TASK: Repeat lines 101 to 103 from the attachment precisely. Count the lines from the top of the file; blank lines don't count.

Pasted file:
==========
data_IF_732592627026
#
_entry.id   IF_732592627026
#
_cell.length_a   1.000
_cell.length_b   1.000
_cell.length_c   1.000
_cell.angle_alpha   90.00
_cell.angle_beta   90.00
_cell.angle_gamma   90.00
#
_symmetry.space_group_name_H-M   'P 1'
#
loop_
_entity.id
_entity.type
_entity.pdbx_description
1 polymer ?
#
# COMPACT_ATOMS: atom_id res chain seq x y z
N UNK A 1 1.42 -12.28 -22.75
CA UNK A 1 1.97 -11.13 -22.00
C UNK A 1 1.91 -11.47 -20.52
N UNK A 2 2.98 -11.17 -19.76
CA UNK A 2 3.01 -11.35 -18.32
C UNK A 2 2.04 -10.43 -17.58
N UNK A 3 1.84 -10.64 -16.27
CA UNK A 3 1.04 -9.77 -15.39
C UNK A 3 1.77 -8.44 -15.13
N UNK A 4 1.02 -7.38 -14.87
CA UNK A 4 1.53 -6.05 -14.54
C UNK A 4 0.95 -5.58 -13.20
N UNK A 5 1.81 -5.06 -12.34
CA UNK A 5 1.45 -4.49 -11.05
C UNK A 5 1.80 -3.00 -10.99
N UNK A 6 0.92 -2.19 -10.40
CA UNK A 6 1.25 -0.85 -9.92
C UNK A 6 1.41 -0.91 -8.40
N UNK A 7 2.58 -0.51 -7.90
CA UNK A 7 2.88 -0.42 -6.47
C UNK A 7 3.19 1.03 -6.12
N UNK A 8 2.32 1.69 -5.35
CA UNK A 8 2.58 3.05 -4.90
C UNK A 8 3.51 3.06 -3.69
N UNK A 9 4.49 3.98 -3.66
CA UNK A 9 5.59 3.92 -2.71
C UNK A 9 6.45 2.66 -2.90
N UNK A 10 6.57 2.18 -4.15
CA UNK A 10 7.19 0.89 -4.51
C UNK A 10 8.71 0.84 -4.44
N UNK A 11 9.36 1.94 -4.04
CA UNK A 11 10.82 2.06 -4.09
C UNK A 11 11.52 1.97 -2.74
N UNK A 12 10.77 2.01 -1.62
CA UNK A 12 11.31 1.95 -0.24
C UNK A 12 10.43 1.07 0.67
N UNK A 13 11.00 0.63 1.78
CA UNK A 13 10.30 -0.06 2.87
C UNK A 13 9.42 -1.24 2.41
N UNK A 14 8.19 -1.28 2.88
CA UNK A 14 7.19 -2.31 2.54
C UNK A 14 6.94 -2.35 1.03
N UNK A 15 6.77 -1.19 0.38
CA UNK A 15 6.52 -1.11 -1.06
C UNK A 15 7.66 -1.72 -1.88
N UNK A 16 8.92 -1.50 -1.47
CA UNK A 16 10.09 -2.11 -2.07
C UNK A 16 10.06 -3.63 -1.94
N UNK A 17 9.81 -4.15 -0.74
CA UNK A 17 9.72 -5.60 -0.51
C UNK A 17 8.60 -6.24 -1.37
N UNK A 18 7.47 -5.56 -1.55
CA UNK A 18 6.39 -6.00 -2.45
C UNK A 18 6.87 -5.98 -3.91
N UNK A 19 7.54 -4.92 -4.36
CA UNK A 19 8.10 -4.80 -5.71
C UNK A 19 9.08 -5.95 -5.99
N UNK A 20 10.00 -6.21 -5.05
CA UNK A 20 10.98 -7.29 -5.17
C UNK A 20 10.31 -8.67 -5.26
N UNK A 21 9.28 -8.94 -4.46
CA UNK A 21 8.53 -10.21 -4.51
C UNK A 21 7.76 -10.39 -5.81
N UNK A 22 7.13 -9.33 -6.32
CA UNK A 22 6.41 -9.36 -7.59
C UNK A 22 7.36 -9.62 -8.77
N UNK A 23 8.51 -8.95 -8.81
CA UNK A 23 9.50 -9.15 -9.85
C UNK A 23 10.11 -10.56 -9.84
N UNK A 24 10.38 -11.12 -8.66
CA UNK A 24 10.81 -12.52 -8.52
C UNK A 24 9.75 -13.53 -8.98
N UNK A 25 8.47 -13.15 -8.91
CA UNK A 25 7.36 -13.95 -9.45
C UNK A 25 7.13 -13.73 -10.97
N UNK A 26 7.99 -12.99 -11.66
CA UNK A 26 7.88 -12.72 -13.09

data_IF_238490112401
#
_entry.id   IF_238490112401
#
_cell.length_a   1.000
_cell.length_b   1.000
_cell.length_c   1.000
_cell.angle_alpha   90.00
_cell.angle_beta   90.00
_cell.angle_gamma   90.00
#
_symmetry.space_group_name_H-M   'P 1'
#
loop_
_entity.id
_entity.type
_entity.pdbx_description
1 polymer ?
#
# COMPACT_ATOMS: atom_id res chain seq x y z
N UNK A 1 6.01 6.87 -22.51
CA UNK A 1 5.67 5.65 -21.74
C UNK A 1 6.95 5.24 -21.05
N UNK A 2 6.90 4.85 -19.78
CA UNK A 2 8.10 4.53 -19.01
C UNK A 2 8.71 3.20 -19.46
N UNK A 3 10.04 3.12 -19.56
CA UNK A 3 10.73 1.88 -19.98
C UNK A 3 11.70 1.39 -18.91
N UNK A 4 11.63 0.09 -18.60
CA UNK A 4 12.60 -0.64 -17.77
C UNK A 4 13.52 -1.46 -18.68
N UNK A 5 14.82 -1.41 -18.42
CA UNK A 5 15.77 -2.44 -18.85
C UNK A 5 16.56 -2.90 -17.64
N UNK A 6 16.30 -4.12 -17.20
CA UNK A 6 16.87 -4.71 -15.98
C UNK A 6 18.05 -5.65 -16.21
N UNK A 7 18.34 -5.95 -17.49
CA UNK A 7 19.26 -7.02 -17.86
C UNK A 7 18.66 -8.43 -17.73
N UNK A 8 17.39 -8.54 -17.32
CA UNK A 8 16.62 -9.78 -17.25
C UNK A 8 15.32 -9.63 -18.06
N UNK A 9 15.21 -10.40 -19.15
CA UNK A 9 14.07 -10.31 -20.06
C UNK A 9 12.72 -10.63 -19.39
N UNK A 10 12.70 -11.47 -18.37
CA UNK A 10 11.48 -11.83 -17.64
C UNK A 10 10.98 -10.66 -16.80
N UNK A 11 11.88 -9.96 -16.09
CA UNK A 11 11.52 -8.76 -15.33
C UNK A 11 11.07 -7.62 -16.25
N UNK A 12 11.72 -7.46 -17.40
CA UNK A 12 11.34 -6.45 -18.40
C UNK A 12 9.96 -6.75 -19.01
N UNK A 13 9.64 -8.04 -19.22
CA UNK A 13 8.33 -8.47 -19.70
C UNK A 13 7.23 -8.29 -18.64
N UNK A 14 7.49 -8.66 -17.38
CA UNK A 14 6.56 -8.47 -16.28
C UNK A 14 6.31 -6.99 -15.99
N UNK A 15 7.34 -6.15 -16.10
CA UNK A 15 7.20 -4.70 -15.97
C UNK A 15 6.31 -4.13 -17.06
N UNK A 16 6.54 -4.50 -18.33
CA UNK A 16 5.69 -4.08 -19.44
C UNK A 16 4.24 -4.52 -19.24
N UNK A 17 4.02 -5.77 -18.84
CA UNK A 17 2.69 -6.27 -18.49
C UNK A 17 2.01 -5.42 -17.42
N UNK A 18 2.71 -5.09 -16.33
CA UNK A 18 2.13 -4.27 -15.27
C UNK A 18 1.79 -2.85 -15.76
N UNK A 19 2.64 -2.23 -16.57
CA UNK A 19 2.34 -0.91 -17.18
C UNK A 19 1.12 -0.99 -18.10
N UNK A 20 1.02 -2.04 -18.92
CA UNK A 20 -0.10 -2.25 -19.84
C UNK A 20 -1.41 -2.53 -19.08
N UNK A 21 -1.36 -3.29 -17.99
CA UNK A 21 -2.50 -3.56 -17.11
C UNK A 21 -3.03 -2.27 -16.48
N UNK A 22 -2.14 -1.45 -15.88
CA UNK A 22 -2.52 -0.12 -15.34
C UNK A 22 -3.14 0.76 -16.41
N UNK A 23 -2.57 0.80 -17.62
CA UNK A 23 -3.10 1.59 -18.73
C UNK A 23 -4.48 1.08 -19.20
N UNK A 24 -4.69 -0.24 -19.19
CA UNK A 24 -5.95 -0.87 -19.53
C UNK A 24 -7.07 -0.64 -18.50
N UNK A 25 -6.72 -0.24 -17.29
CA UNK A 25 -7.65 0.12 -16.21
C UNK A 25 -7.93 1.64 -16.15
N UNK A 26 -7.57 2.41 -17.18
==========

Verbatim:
#
_cell.length_a   1.000
_cell.length_b   1.000